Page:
A passing bishop told me (and you’ll no doubt pick up its significance immediately) that the Romans had two words for the future: futurum, which they thought of as events which rolled away from one’s present circumstance, and adventum which were those surprising things which came towards you, and caused consternation or delight according to the extent of their benevolence. The adage ‘red sky at night, shepherds’ delight’ is based on futurum – the ability to use present facts to predict future events. It’s no good at telling next week’s weather, and it is possible that the observant countryman can see that any particular expression of red sky is not a prelude to weather delightful to shepherds. The Romans regarded the adventum as unknowable: pillage, plague, a cow wandering onto your allotment, twins. You were not in control – it came out of the blue.
With all respect to the Bishop, I think the Romans were wrong in their analysis. Many ‘unseeable’ events are, in fact, predictable: the seasoned Middle East watcher will have had a real sense of the ISIS threat to the region’s stability: the earthquake–watcher was only too aware of the risks resulting in the Nepalese crisis: so, too, the observer of the imbalances leading up to the crisis of 2008. To prepare for this, one needs to understand not the present day, but the past. Where you find your insights, in yesterday’s facts, or today’s, determines one’s style of investing more absolutely than anything else – we are adventum, not futurum, investors…
This brings a different set of disciplines. The immediate future is much more ‘knowable’ (from present events) than the long–term; but we would rather perceive where the world is trending, albeit at the expense of knowing the path by which we get there. A preoccupation with past events makes the present day diminish in importance – the past and the future become one great continuum. The past gives clear signals about what will happen in the adventum, as the Christian message heralds: at the second Advent some very surprising things will happen, things that will be no surprise to those who have heeded the narrative leading up to them. And no–one knows when it will happen.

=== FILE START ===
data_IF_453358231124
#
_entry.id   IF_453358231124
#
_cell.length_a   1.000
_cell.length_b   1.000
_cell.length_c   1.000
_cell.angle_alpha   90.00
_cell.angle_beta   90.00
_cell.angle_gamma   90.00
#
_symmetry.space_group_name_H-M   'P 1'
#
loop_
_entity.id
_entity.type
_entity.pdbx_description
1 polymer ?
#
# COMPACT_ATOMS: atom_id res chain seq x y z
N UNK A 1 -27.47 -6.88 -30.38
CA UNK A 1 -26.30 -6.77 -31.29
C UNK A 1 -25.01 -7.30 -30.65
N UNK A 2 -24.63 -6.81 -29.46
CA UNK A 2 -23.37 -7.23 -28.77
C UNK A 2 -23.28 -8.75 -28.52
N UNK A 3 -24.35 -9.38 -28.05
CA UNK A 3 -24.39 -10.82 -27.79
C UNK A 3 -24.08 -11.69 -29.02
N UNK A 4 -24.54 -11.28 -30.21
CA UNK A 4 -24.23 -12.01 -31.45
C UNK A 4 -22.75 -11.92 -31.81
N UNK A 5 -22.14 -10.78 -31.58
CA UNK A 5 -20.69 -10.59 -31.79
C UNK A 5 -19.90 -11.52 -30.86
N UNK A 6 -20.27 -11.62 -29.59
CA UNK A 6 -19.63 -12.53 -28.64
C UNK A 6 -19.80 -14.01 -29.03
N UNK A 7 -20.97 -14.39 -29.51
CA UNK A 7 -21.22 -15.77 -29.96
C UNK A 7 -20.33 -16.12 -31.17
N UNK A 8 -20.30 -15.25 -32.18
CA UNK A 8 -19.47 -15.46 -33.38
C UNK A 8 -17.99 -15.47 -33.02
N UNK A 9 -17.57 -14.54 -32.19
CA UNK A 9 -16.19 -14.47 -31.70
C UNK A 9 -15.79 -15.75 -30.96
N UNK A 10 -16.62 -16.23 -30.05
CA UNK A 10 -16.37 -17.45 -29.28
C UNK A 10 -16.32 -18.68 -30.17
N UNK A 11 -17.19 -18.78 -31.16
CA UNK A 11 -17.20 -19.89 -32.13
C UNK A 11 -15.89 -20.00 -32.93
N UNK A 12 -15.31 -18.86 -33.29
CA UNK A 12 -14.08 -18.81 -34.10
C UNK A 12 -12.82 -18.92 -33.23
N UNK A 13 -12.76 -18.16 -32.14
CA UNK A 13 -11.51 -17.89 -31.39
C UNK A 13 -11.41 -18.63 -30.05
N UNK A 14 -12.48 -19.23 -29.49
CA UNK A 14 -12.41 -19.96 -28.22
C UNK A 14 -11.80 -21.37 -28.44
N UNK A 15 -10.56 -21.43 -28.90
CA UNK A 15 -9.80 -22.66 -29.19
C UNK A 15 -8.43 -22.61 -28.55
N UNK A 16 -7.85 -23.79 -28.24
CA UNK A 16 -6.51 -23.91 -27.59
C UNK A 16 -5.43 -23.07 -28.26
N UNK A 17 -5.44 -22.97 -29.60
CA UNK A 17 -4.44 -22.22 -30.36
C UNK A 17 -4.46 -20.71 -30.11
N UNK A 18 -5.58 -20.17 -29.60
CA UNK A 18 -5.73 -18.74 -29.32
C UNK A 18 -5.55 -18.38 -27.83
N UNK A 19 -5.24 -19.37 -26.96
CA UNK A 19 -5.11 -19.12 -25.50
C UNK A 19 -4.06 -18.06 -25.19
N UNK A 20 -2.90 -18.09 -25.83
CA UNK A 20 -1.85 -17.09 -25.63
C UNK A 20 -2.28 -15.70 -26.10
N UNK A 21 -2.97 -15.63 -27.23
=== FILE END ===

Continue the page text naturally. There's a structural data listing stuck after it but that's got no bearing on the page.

For ten years, the key variable has been the amount of debt in the world – and how that will be resolved. We have written on several occasions that, ahead of 2008, the question was ‘how will the dash for debt end?’ Since 2009, the question has been, ‘How will the enormous debt levels be resolved?’
There are only a few ways this can happen. Mother Nature tries to impose a regime of default – but the central authorities can see that this will lead to deep deflation – so they have taken steps to make sure that this does not happen. We know what we did not know five years ago – that the policies they adopted bought time, but they did not solve the problem. The time that was bought might have resulted in booming conditions – after a crash, there is usually a boom – but an unresolved debt crisis is a chronic deflationary backcloth. The problem of 2009 – too much debt – remains today’s problem.
The debt looms as menacingly as it did at the time of the crisis. It has changed its shape, with the financial sector healthier, at the expense of governments, but we sit uneasily between the worry that this debt problem cannot be resolved, and the cheer–me–up knowledge that it’s not problems that need solving – its crises, and the road ahead looks crisis–free (providing you don’t still live in Greece).